Chapter 11: PPD Impacts the Whole Family
- Effect of PPD on the Baby
- Effect of PPD on the Dad/Husband
Chapter 12: Passing on Lessons Learned
- Tips for the Dad/Husband
- Tips for the Mom Regarding the Dad/Husband
- Tips for Friends and Family
Chapter 13: Steps to Recovery and Wellness
- Health-Care Practitioners
- Treatment Options
Well, like I said, the goal of the book was to help others, but who wants to read an encyclopedia nowadays when you’ve got the Internet, lol…..guess you can say it’s the thought that counts. Hopefully, folks are finding my posts because the intent of this blog post, as with all my other blog posts and my book, is to try to educate women and their loved ones (and even health professionals too) so they can know enough to advocate for themselves, much like the intent of the NPR article. I am not doing this for me. I’ve already survived PPD. I’m doing it for those who do have access to the Internet, find my blog and read my posts to learn how to prevent/survive PPD.
Jumping back to the NPR article…..
It’s a link in the post that led me to a Wall Street Journal article titled “The Quest to Untangle Why Pregnancy Can Turn Deadly,” written by Daniela Hernandez about Kristin Terlezzi’s experience with placenta accreta. This article contains the most info on the topic I’ve seen in all my years of blogging (since 2009). Kristin Terlezzi recently, along with Alisha Keller Berry and Jill Arnold (two other survivors of placenta accreta), established the National Accreta Foundation in April 2017 to work towards reducing the incidences of placenta accreta by partnering with other federal, state and local organizations.
Another link in the article led to the ProPublica article “Do You Know Someone Who Died or Nearly Died in Childbirth? Help Us Investigate Maternal Health” published on February 10, 2017 by Adriana Gallardo and Nina Martin, which asks for those who know someone who died or nearly died in pregnancy, childbirth, or within a year after delivery to share their stories. The hope is that this information can be used to help researchers come up with ways to reduce the occurrence of and deaths from placenta accreta.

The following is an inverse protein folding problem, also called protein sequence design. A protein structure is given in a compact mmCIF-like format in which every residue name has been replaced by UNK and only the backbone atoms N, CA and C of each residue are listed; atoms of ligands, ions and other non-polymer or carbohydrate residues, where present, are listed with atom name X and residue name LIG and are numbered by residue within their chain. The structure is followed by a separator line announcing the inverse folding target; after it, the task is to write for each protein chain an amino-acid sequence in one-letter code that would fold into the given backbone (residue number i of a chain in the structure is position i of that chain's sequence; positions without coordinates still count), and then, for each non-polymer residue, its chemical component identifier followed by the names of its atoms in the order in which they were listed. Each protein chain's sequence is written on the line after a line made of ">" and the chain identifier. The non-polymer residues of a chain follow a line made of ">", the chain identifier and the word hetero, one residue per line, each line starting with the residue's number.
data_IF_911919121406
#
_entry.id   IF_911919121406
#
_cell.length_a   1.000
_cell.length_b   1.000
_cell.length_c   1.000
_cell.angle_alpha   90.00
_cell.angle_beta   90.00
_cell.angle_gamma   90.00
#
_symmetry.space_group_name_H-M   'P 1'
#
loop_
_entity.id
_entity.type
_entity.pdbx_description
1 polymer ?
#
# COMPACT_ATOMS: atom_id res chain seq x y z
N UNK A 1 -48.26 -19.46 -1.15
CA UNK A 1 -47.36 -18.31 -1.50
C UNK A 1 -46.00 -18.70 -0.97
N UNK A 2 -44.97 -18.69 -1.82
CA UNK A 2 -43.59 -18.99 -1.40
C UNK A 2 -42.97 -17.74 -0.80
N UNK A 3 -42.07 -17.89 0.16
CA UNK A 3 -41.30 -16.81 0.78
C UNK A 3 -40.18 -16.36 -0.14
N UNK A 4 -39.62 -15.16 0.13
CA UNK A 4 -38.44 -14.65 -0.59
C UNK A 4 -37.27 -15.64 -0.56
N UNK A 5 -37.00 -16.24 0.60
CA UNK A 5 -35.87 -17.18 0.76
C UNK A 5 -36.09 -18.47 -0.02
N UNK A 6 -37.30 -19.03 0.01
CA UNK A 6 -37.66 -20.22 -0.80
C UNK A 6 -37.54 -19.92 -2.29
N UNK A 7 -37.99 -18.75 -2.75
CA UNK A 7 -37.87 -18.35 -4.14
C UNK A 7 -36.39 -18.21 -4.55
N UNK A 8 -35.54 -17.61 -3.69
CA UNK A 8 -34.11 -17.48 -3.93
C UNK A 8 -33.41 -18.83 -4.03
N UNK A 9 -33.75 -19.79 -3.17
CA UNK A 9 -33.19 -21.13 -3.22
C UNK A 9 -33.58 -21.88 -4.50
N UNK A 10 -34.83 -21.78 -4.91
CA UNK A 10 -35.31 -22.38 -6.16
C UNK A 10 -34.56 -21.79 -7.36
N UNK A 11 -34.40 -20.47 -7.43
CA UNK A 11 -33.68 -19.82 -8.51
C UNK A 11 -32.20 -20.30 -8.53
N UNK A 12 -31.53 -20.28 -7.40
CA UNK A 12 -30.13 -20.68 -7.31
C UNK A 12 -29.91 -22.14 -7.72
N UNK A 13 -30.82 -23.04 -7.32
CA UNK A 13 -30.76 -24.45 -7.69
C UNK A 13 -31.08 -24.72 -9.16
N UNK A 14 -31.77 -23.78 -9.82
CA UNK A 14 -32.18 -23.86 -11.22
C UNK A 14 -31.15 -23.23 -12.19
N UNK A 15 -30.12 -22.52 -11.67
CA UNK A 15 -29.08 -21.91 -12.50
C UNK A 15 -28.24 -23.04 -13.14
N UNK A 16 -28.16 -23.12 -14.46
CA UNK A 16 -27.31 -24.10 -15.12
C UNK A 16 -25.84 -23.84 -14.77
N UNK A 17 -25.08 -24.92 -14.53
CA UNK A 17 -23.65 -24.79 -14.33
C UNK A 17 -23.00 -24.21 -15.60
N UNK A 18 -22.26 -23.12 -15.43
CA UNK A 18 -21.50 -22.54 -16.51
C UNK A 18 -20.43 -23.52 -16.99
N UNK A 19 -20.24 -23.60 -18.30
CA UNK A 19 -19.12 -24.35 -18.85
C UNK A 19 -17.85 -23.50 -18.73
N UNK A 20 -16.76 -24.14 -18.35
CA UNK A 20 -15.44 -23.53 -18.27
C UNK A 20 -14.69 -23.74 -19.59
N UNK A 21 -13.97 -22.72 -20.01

The only problem with these articles on NPR and other similar media is that they are only accessible to those who read such articles in the first place. As I’ve realized in these past few months since T took over as President and split the nation into two factions, there is a whole T-supporting, alternative facts supporting faction claiming everything but Breitbart, Fox News and now Trump TV as #fakenews. So, how is this information going to reach everyone? It’s not like these misogynistic media are going to share scientific articles dedicated to improving the experience of mothers, because all these media only care about is the fetus, the health/well-being of the mother be damned….but then again, I digress. But I won’t apologize for raising this critical point. It’s definitely food for thought as to how we can get this information to EVERYONE.